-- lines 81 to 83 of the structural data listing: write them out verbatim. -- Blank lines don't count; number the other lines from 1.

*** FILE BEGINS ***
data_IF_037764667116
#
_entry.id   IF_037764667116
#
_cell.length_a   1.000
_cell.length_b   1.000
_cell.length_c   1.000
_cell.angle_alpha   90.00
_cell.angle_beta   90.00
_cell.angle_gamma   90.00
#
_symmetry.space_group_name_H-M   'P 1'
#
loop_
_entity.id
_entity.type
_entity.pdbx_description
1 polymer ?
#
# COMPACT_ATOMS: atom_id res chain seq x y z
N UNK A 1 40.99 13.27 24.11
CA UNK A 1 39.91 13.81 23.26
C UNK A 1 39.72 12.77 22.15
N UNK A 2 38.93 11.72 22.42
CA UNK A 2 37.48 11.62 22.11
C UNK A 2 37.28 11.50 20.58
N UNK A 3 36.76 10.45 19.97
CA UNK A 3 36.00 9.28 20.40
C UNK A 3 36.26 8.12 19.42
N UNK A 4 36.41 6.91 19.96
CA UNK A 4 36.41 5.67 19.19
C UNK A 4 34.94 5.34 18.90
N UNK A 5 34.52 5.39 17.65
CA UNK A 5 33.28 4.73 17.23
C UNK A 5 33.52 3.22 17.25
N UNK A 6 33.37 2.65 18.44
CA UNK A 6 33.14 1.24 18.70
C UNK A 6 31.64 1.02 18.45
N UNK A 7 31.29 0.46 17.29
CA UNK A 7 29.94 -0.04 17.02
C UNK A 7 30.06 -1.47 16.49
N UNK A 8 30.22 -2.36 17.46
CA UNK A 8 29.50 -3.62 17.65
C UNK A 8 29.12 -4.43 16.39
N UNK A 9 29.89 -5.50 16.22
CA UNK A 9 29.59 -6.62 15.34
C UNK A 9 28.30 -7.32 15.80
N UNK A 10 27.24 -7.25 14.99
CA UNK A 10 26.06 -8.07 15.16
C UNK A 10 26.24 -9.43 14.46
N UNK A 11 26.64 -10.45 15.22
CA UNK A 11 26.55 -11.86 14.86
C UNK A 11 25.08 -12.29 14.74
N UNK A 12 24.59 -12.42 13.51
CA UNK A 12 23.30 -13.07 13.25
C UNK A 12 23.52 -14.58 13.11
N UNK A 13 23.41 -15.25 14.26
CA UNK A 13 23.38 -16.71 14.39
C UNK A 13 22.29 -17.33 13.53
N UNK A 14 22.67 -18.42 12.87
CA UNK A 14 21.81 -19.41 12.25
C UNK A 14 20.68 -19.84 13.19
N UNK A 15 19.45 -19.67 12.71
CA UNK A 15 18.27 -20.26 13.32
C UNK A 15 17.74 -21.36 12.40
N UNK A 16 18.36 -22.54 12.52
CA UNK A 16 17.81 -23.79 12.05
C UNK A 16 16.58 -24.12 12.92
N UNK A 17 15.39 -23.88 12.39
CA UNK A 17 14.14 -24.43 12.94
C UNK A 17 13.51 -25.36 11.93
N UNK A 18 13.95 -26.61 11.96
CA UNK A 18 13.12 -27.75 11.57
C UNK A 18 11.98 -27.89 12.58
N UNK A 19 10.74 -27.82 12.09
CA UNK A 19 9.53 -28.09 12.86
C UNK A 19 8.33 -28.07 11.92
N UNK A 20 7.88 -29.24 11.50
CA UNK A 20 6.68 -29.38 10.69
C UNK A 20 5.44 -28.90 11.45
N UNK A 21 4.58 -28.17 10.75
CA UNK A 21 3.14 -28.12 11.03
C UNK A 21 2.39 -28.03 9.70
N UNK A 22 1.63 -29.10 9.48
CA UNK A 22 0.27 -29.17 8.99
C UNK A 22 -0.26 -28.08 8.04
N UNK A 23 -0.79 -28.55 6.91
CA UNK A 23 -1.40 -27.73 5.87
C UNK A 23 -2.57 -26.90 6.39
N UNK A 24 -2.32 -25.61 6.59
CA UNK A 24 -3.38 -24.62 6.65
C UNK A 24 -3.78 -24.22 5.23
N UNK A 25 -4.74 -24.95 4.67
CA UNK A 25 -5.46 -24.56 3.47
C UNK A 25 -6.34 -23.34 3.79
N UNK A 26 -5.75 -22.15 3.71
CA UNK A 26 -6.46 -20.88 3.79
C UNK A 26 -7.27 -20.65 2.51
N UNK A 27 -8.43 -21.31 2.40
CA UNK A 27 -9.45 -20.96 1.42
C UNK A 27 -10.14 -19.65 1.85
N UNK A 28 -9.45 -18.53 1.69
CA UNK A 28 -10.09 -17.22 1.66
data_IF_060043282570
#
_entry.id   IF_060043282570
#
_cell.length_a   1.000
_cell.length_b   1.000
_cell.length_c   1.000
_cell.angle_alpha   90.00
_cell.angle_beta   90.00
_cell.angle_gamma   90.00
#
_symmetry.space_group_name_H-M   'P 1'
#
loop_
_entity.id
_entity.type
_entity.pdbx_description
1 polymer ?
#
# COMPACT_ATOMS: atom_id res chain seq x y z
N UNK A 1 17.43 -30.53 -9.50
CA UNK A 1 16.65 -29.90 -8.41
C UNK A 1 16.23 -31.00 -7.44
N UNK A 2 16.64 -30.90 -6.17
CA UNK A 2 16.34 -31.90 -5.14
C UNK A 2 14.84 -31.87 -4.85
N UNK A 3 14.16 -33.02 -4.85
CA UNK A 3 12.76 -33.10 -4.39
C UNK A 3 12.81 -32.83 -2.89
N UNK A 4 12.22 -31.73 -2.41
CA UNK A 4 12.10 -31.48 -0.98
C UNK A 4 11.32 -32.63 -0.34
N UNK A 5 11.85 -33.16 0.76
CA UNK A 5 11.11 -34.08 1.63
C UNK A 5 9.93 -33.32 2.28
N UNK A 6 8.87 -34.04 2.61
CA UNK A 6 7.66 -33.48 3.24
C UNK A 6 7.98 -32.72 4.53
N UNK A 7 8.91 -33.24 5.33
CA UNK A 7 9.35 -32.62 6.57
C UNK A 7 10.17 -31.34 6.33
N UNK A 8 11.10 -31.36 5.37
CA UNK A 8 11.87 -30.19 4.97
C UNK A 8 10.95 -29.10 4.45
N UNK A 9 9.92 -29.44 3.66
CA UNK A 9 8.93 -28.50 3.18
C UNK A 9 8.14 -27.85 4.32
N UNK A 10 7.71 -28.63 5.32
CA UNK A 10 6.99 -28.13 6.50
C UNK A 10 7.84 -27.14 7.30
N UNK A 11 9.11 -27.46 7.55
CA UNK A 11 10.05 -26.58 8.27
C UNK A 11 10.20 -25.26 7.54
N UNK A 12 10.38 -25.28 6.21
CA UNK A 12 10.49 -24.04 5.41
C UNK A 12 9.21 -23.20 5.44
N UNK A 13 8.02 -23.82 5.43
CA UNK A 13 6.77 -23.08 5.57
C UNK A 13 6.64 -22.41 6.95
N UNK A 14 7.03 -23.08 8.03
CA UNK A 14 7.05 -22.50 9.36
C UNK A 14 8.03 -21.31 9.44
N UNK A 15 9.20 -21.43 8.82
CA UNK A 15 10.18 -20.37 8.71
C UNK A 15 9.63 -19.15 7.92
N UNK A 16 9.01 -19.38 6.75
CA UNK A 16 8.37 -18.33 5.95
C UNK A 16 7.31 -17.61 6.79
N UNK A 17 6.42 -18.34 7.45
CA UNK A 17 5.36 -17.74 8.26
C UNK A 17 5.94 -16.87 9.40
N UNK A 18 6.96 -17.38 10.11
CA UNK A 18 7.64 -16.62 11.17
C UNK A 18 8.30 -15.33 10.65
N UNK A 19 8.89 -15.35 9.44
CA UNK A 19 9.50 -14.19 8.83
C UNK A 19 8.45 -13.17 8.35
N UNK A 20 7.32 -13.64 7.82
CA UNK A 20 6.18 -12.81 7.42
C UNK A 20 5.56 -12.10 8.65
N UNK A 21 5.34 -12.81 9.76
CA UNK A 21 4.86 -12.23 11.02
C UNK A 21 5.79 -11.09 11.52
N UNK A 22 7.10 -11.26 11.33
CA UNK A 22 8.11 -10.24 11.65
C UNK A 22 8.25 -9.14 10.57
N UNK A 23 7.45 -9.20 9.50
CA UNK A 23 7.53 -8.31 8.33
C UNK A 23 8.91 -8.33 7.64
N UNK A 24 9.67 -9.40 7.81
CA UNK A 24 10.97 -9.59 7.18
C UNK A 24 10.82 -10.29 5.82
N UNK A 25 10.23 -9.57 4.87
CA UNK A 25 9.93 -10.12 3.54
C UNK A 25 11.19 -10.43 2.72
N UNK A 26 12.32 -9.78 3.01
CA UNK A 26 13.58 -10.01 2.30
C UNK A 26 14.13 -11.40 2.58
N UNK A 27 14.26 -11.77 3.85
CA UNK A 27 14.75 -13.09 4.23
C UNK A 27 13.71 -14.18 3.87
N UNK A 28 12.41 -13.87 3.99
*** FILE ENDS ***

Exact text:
N UNK A 21 4.58 -28.17 10.75
CA UNK A 21 3.14 -28.12 11.03
C UNK A 21 2.39 -28.03 9.70